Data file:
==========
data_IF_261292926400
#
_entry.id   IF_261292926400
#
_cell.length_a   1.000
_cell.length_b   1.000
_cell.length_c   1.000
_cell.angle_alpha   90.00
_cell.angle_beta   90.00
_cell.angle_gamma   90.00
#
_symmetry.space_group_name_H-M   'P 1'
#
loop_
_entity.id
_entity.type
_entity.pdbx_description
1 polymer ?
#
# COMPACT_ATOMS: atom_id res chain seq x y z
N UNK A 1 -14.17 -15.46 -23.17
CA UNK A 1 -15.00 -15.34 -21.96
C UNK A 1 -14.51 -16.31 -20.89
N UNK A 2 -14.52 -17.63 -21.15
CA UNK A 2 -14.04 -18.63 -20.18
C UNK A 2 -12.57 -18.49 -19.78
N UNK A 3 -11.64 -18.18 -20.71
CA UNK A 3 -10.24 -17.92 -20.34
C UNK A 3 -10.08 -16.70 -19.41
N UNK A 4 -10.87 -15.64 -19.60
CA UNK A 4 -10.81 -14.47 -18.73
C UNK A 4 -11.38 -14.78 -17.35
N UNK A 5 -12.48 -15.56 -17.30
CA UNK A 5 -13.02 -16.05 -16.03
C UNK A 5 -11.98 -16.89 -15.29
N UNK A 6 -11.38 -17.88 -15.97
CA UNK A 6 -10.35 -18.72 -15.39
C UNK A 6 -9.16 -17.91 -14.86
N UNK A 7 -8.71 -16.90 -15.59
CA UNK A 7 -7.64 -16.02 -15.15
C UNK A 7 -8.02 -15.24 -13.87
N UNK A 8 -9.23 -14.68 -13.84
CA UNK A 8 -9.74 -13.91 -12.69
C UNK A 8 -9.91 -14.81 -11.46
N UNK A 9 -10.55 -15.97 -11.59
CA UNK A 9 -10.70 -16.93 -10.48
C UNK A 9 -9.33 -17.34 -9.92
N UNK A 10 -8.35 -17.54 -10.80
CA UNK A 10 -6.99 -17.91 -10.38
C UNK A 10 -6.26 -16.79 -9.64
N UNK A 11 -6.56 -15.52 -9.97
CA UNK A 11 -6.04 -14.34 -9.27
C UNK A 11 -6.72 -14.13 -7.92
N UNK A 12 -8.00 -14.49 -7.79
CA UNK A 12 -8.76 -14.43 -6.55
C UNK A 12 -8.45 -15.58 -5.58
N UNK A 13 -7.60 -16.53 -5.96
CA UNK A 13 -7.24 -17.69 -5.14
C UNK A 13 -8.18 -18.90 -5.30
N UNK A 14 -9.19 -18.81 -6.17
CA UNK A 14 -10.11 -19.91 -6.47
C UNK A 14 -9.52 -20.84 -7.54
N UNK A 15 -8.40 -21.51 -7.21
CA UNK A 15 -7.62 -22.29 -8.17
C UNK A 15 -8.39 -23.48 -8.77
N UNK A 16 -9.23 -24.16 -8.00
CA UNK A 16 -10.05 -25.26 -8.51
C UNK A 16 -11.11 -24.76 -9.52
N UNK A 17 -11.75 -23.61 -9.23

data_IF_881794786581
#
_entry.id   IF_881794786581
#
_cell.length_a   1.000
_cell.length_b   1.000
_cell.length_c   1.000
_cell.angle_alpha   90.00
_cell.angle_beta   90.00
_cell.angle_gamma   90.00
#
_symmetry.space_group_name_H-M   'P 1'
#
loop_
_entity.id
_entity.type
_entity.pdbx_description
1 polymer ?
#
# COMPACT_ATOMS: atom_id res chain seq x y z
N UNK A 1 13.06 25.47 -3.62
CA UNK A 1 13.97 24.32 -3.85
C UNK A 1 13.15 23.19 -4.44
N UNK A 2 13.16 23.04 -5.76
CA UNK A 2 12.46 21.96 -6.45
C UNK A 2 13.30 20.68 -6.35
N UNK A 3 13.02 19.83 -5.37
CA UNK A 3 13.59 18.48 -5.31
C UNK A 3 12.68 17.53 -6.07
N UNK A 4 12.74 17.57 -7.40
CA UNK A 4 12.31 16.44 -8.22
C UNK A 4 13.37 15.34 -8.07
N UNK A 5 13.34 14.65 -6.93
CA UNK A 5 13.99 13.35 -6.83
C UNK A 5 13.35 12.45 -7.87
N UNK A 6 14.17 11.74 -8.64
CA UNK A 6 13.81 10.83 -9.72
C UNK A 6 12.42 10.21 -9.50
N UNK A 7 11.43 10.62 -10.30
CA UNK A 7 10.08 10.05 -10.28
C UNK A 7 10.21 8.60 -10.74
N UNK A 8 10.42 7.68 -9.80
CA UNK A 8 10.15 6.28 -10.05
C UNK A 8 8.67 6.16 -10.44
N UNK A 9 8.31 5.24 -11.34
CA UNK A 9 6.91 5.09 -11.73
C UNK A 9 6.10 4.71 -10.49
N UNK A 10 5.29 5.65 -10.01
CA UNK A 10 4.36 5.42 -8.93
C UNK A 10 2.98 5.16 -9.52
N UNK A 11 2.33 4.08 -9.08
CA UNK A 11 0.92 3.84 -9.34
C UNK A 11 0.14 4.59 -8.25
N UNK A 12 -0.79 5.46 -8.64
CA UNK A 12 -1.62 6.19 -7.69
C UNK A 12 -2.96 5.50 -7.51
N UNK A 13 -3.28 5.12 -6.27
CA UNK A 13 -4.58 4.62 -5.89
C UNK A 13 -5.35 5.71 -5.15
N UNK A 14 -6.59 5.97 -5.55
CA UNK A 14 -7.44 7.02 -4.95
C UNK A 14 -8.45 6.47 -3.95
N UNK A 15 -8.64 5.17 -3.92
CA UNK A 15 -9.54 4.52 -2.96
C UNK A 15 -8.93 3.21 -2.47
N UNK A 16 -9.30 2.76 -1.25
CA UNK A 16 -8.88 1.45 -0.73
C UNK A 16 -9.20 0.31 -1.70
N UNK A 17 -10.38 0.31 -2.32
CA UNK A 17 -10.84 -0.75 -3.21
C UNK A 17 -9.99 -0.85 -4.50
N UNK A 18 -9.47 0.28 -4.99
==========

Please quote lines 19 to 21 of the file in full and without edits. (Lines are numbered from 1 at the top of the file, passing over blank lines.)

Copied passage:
#
# COMPACT_ATOMS: atom_id res chain seq x y z
N UNK A 1 -14.17 -15.46 -23.17